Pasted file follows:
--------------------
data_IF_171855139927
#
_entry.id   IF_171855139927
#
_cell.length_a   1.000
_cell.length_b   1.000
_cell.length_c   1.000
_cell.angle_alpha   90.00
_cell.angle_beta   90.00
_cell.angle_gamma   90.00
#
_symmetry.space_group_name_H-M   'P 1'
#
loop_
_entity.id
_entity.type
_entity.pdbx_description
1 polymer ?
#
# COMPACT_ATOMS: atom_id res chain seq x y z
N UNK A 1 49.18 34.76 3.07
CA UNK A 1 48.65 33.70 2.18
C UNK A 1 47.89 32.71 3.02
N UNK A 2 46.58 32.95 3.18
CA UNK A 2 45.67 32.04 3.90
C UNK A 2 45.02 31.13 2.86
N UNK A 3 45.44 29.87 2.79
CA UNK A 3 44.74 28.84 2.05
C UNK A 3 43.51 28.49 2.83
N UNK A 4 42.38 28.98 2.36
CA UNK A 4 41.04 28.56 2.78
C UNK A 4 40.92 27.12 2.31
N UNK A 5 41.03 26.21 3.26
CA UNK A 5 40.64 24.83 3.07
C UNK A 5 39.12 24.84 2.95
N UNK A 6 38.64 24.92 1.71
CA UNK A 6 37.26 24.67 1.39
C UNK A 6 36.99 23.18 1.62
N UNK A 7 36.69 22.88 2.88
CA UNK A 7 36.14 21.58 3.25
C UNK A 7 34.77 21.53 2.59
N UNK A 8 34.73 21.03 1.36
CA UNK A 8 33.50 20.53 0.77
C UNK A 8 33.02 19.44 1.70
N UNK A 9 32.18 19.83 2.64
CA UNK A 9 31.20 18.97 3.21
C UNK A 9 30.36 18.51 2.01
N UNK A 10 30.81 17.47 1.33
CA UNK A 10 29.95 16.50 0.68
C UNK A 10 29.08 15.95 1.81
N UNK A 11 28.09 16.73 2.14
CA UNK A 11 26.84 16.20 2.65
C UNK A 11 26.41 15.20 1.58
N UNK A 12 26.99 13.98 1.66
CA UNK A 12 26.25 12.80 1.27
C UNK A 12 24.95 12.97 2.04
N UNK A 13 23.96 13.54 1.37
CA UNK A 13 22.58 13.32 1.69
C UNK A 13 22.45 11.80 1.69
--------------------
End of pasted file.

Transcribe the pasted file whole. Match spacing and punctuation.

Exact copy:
data_IF_171855139927
#
_entry.id   IF_171855139927
#
_cell.length_a   1.000
_cell.length_b   1.000
_cell.length_c   1.000
_cell.angle_alpha   90.00
_cell.angle_beta   90.00
_cell.angle_gamma   90.00
#
_symmetry.space_group_name_H-M   'P 1'
#
loop_
_entity.id
_entity.type
_entity.pdbx_description
1 polymer ?
#
# COMPACT_ATOMS: atom_id res chain seq x y z
N UNK A 1 49.18 34.76 3.07
CA UNK A 1 48.65 33.70 2.18
C UNK A 1 47.89 32.71 3.02
N UNK A 2 46.58 32.95 3.18
CA UNK A 2 45.67 32.04 3.90
C UNK A 2 45.02 31.13 2.86
N UNK A 3 45.44 29.87 2.79
CA UNK A 3 44.74 28.84 2.05
C UNK A 3 43.51 28.49 2.83
N UNK A 4 42.38 28.98 2.36
CA UNK A 4 41.04 28.56 2.78
C UNK A 4 40.92 27.12 2.31
N UNK A 5 41.03 26.21 3.26
CA UNK A 5 40.64 24.83 3.07
C UNK A 5 39.12 24.84 2.95
N UNK A 6 38.64 24.92 1.71
CA UNK A 6 37.26 24.67 1.39
C UNK A 6 36.99 23.18 1.62
N UNK A 7 36.69 22.88 2.88
CA UNK A 7 36.14 21.58 3.25
C UNK A 7 34.77 21.53 2.59
N UNK A 8 34.73 21.03 1.36
CA UNK A 8 33.50 20.53 0.77
C UNK A 8 33.02 19.44 1.70
N UNK A 9 32.18 19.83 2.64
CA UNK A 9 31.20 18.97 3.21
C UNK A 9 30.36 18.51 2.01
N UNK A 10 30.81 17.47 1.33
CA UNK A 10 29.95 16.50 0.68
C UNK A 10 29.08 15.95 1.81
N UNK A 11 28.09 16.73 2.14
CA UNK A 11 26.84 16.20 2.65
C UNK A 11 26.41 15.20 1.58
N UNK A 12 26.99 13.98 1.66
CA UNK A 12 26.25 12.80 1.27
C UNK A 12 24.95 12.97 2.04
N UNK A 13 23.96 13.54 1.37
CA UNK A 13 22.58 13.32 1.69
C UNK A 13 22.45 11.80 1.69